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Saturday, 30 June 2012

Living in the Rowdy Years

If not for Rawhide Clint Eastwood might have faded away into obscurity, just another actor who never quite made it. The actor has stated in several interviews that when the series came along he was all but ready to quit acting.

He always thought of the show as his show and according to friends he would refer to it that way in private, but Eric Fleming was very much the star, with Eastwood initially cast as his sidekick.

As actors the two men couldn't have been more different - Where Fleming was awkward, sullen and often difficult to work with the young Eastwood was eager for as much screen time as possible. So where Fleming, who thought. the show was beneath his talents was glad to be pushed into the background, Eastwood was only too happy to take center stage. And that's what happened after the first season when the writers started concentrating more on Rowdy's character.

The show ran from 1959 - 1966 and from the start there was tension between Eastwood and Fleming - on the very first day of filming, in Arizona in 1958, there was an unscripted showdown between Eastwood and Fleming. When the two argued they went behind a wagon and sorted it out man to man. Fleming was two inches taller that Eastwood and twenty pounds heavier but Clint, reportedly put him on his arse with one blow to the jaw. It took the intervention of studio bosses to get the two actors to even speak together. Years later Eastwood denied that he had a fist fight with Fleming but studio legend has it otherwise.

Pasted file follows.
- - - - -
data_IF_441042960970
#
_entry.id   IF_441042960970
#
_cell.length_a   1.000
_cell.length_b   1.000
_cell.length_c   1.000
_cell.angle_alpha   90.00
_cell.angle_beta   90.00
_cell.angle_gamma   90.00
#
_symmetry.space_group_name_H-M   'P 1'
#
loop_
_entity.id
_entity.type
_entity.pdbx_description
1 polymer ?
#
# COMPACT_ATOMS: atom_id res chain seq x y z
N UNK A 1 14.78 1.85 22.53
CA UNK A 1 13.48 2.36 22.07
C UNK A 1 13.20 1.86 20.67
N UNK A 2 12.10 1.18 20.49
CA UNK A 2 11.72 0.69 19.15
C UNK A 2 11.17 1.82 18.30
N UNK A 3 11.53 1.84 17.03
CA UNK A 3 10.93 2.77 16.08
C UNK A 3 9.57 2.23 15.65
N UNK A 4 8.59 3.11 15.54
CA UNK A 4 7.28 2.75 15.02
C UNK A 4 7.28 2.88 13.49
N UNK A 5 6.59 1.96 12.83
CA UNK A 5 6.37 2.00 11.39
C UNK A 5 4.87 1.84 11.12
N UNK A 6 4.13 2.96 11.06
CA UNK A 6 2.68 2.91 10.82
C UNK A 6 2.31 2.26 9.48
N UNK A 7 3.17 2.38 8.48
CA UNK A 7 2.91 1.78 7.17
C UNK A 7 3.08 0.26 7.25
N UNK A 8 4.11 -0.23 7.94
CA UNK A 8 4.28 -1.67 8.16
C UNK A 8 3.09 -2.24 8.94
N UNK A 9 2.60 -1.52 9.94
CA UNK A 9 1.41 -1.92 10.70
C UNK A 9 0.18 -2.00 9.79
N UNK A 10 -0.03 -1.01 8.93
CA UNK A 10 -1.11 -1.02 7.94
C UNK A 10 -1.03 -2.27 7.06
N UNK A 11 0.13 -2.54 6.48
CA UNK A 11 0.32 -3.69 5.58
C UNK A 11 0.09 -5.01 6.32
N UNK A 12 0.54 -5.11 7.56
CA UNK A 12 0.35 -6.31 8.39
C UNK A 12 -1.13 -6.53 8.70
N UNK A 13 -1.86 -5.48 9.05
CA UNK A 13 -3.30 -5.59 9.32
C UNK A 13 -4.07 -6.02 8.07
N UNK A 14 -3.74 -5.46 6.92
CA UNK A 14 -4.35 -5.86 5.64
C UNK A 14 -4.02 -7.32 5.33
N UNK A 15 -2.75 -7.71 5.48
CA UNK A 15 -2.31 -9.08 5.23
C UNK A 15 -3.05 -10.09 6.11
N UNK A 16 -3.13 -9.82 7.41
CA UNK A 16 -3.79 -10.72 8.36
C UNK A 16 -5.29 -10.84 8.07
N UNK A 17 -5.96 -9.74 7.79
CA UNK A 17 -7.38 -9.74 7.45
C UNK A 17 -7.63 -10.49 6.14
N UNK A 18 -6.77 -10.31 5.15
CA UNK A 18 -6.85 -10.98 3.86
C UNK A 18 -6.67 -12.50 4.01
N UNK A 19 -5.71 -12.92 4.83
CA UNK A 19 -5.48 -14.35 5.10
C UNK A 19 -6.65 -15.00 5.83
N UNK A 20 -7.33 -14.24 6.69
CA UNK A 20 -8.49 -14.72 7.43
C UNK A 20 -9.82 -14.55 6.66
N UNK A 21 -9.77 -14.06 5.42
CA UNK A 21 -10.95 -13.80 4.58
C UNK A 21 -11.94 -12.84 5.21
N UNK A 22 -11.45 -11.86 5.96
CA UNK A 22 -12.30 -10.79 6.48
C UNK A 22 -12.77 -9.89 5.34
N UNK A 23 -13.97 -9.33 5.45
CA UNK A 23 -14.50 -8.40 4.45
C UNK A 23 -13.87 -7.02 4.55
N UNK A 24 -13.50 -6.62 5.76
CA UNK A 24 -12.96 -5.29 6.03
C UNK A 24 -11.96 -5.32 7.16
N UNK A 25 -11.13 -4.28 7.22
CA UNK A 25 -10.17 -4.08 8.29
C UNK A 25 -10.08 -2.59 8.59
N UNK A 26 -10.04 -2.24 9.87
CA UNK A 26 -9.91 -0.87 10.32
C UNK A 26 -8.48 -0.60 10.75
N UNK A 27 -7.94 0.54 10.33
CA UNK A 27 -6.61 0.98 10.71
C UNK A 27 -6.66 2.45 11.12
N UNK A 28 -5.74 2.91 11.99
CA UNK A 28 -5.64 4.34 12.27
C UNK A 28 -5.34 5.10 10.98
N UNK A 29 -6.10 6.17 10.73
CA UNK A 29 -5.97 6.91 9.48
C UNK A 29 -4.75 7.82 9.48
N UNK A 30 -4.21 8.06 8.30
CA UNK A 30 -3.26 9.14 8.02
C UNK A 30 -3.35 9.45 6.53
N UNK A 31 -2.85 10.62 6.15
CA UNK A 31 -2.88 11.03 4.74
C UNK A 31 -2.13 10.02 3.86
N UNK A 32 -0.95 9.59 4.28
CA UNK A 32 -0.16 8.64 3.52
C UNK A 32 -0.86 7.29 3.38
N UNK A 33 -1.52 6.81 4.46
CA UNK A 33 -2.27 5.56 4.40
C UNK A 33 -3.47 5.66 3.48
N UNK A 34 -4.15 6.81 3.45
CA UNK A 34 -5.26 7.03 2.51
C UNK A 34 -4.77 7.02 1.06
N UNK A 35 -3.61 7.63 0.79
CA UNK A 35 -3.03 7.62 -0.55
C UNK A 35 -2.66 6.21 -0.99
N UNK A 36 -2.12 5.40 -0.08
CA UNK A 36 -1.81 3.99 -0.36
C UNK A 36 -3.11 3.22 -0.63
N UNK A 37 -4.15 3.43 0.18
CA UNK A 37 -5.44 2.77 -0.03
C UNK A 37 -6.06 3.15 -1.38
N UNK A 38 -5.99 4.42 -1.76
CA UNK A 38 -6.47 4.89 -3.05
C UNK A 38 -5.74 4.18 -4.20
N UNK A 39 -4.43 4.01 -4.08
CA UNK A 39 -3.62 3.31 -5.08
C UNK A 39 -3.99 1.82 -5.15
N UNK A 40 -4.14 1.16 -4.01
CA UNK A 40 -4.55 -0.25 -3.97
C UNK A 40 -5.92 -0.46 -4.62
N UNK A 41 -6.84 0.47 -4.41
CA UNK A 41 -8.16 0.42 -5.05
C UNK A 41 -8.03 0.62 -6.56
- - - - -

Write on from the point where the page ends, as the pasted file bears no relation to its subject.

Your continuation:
The rivalry between the two actors though helped Eastwood give his character an edge and so when his character grew, then so too did Fleming's character ossify. This was partly because Eastwood was becoming more and more popular with younger viewers, but largely because Fleming was growing difficult - In his book Clint: The Life and Legend, author Patrick McGilligan stated that Fleming was a torturous actor - all slow burns and rolling eyebrows. He was stiff - Charles Larson, one of the regular writers, said that he was told to make Fleming's speeches short and Charles Marquis Warren, the shows creator called Fleming a miserable human being.

As the show went on then so Eastwood's character developed - initially Rowdy had been a gawky foil to Fleming's stronger paternal role but eventually Eastwood would dominate - his character carried entire episodes to himself, Incident of the Running Man or deliver a memorable monologue in Incident of the Promised Land. Incidentally the latter episode was directed by Ted Post who Eastwood would work with several times in his film career.

Eventually though Eastwood became tired of being associated with Rowdy Yates, feeling that he was ready for more mature roles. He was after all now in his thirties and still playing this perpetual kid character. A trip to Europe to film a cheap Italian backed western was just around the corner and the rest is history.

Below we have embedded a complete episode of the classic series - enjoy

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